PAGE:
Our Jiu-Jitsu community suffered a black eye recently because of the lack of morals of a couple of representatives of our sport. I wont go into the details because I don't believe they should receive any more publicity for their lude and immoral act. I do however want to talk about how proud I am of the team that I am part of.

Tonight before class started we had a discussion, led by Travis, about character, reputation, and the Jiu-Jitsu world as a whole. I've traveled to many schools across the country to train. Some were good, and some were not. I went to some schools where it seemed they were trying to train bullies to sharpen their skills of beating up weaklings and the little guys. and others who it seemed were taking normal guys and girls, teaching them a usable self defense method, while building confidence, excelling their fitness levels and instilling a lifestyle of respect, humility and loyalty. I am proud to say that Team Lutter falls in the second category. It's funny, the schools I trained at on the road had a definite atmosphere that was easily identified as one or the other as soon as you walk in the door. At the "bully" schools it was a very long interview process with the "head" instructor inquiring about your skill level, how you've placed at competitions, and then a shit load of questions about Travis. After the initial interrogation, some of them allowed me to roll with their students, and some said their school had no one for me to train with. (including the "head" instructor in front of me.) It never failed after handling every student in the bully program, the instructor would almost always deny me a round or two, or claim to be injured. On the flip side, the legit schools I went to were great. As soon as the instructor heard me say I was from Travis' school, it was like I had been sent by Travis to check out their school as legit, or not. They couldn't wait to get me in there against one of their students to show that they were a worthy stop on my road trip. I was always respectful of their rules and humble in victory or defeat. It was extremely important to me that I represented my school well in skill and in character. As a school owner, and/or black belt instructor, I'm sure these are what bring them as much satisfaction as championships and medals. I'm not sure what prides the schools with the bully programs as it was rarely their skill level. I think one of my Black Belt instructors said it best, and it stuck with me. Wesley Gann told me that the beautiful thing about Jiu-Jitsu is that it doesn't lie. You can claim to be whatever skill level, whatever belt you wanna wear, or whatever. The truth can be found in just one round on the training mat. You can't fake it. I would put the over all credentials of my school and it's instructors at the top with any in the country. Travis Lutter, Wesley Gann, Chris Westfall, Pete Runez, and Jeff Owen are some of the best in the country. Combine that with the opportunity to train on a regular basis with Bruno Bastos, Ricardo Bastos, Rodrigo Feijao, and the many others who come from Brazil to help us get ready for competition. (I'm forgetting Paul Halme, Buddy Clinton, Sue Ausman and probably many others who deserve mentioning.) My point is, I'm proud to be part of a team that has such high expectations, stringent advancement requirements, and the expectation that everyone be treated with respect.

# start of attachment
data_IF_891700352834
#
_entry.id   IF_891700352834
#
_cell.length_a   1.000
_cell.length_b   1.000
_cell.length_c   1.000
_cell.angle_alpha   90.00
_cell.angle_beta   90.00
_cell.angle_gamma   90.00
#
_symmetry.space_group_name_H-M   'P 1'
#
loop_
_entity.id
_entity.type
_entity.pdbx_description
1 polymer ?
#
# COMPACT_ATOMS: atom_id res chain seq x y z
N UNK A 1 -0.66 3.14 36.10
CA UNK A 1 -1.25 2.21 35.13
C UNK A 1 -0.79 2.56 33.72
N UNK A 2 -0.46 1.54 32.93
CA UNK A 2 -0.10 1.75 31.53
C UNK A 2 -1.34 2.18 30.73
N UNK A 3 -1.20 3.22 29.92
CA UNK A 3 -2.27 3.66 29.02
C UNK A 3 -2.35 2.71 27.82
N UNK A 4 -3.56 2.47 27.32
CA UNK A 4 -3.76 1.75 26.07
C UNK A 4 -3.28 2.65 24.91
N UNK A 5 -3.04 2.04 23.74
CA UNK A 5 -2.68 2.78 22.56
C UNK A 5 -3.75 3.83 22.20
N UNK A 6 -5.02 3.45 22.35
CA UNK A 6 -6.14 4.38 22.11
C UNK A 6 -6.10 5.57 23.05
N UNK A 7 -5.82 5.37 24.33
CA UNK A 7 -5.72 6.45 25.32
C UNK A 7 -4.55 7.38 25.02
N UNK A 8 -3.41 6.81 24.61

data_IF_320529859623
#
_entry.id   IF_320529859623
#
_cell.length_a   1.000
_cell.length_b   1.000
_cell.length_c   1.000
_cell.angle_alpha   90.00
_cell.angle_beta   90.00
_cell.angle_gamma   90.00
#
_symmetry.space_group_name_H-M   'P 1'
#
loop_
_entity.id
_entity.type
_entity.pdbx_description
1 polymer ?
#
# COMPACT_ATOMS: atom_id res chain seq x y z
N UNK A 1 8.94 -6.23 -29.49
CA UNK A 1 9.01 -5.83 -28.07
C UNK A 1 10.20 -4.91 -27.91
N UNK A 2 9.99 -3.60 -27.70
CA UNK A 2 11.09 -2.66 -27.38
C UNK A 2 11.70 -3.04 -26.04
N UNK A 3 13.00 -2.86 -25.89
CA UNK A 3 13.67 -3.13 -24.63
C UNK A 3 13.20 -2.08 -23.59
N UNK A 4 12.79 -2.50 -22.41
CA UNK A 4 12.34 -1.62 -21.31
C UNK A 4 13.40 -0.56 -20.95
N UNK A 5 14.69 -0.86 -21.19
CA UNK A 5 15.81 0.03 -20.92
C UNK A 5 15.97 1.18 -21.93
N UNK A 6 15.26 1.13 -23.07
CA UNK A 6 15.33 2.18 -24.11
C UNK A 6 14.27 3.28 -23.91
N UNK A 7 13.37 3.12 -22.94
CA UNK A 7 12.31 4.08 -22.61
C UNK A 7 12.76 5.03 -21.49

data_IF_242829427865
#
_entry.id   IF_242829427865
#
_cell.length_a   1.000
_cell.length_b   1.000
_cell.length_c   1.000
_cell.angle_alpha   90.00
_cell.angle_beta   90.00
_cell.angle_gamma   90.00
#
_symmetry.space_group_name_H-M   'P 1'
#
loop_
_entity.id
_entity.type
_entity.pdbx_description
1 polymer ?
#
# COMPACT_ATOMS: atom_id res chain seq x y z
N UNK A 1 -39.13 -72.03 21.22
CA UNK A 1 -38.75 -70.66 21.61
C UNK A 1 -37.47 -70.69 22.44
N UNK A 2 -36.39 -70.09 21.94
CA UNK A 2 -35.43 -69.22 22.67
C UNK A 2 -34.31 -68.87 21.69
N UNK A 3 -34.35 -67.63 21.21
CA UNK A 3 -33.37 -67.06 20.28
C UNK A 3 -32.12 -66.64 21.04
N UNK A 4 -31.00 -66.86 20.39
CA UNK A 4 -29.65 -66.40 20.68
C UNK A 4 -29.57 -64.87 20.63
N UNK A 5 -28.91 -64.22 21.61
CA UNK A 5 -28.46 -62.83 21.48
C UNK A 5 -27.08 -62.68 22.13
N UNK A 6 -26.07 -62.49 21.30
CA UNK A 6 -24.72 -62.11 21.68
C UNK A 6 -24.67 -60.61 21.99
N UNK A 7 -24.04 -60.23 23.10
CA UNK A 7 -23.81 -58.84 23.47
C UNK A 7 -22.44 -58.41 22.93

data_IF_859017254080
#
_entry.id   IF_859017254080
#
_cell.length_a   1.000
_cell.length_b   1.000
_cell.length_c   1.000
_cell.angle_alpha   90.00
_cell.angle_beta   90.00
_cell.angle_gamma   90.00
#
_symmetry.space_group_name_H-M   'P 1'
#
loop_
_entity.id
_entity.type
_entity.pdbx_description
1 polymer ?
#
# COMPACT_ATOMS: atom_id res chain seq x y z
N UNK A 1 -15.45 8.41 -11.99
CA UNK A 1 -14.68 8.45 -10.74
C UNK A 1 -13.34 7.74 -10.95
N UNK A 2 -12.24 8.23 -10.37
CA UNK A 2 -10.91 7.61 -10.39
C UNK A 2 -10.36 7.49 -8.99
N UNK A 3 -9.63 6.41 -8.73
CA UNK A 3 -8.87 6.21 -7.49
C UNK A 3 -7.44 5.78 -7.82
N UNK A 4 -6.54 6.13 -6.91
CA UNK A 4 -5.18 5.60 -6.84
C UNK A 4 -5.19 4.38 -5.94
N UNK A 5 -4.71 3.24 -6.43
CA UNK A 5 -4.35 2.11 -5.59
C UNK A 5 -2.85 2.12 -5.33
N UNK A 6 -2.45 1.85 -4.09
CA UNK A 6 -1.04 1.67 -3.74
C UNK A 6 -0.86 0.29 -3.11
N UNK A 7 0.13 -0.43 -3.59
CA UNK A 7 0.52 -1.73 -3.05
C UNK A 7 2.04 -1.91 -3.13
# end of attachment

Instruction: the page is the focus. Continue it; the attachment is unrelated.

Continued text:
In closing I just want to say that if you are looking for a great team to be part of, a world class staff, and aren't afraid to be humbled, I believe we have the total package at Team Lutter. You will never buy a black belt from our school, and you will never receive ANY belt in karate. You WILL get a great group of acquaintances, a high level of skill and fitness, and a better quality of life. Proud to be part of this team! Oss!

Mike Alexander

Conclusion by Travis Lutter
Mike Alexander is currently a Black Belt in Jiu-Jitsu. Mike had just won the No GI Worlds as a purple Belt in 2013 when he wrote this post. He had won the Brown Belt division in 2014 and is now a Black Belt. I feel really lucky to call Mike my friend and Team Mate. Mike wrote this in regards to a unfortunate instance done by another Jiu-Jitsu student on another Team in another State. Jiu-Jitsu is such a tight group of people that any negative press everyone feels the pain and wanted to make sure that it didn't paint a black eye on his Team here in Texas. Thank you to Mike for the positive words about our Team.

Travis Lutter